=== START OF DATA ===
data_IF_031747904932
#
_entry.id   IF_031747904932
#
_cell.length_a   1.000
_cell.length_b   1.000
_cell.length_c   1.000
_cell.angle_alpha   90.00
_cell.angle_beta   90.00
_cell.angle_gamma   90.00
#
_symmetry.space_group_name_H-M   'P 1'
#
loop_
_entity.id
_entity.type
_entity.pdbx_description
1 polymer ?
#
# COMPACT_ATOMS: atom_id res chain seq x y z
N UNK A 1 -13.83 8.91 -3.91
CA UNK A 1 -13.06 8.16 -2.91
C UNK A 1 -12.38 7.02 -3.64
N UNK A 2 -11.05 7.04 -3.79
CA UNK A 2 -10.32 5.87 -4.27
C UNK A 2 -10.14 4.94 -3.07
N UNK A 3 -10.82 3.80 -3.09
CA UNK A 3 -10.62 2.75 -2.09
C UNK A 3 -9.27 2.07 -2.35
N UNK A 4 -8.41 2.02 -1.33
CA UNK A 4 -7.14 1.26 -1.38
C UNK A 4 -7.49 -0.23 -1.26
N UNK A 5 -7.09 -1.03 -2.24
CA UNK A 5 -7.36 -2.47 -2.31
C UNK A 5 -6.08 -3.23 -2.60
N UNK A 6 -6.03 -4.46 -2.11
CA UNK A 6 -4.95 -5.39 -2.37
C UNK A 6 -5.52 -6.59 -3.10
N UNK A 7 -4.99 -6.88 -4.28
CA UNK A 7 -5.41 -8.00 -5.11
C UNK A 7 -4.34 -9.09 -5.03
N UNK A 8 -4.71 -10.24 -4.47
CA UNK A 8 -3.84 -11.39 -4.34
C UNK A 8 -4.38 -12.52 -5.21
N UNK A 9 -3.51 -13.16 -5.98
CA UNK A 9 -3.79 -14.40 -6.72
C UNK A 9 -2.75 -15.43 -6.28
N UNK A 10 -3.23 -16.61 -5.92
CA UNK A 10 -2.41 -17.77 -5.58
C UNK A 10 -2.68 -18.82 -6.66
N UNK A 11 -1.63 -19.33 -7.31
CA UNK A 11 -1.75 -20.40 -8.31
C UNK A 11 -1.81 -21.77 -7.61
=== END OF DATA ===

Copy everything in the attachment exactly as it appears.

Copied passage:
data_IF_031747904932
#
_entry.id   IF_031747904932
#
_cell.length_a   1.000
_cell.length_b   1.000
_cell.length_c   1.000
_cell.angle_alpha   90.00
_cell.angle_beta   90.00
_cell.angle_gamma   90.00
#
_symmetry.space_group_name_H-M   'P 1'
#
loop_
_entity.id
_entity.type
_entity.pdbx_description
1 polymer ?
#
# COMPACT_ATOMS: atom_id res chain seq x y z
N UNK A 1 -13.83 8.91 -3.91
CA UNK A 1 -13.06 8.16 -2.91
C UNK A 1 -12.38 7.02 -3.64
N UNK A 2 -11.05 7.04 -3.79
CA UNK A 2 -10.32 5.87 -4.27
C UNK A 2 -10.14 4.94 -3.07
N UNK A 3 -10.82 3.80 -3.09
CA UNK A 3 -10.62 2.75 -2.09
C UNK A 3 -9.27 2.07 -2.35
N UNK A 4 -8.41 2.02 -1.33
CA UNK A 4 -7.14 1.26 -1.38
C UNK A 4 -7.49 -0.23 -1.26
N UNK A 5 -7.09 -1.03 -2.24
CA UNK A 5 -7.36 -2.47 -2.31
C UNK A 5 -6.08 -3.23 -2.60
N UNK A 6 -6.03 -4.46 -2.11
CA UNK A 6 -4.95 -5.39 -2.37
C UNK A 6 -5.52 -6.59 -3.10
N UNK A 7 -4.99 -6.88 -4.28
CA UNK A 7 -5.41 -8.00 -5.11
C UNK A 7 -4.34 -9.09 -5.03
N UNK A 8 -4.71 -10.24 -4.47
CA UNK A 8 -3.84 -11.39 -4.34
C UNK A 8 -4.38 -12.52 -5.21
N UNK A 9 -3.51 -13.16 -5.98
CA UNK A 9 -3.79 -14.40 -6.72
C UNK A 9 -2.75 -15.43 -6.28
N UNK A 10 -3.23 -16.61 -5.92
CA UNK A 10 -2.41 -17.77 -5.58
C UNK A 10 -2.68 -18.82 -6.66
N UNK A 11 -1.63 -19.33 -7.31
CA UNK A 11 -1.75 -20.40 -8.31
C UNK A 11 -1.81 -21.77 -7.61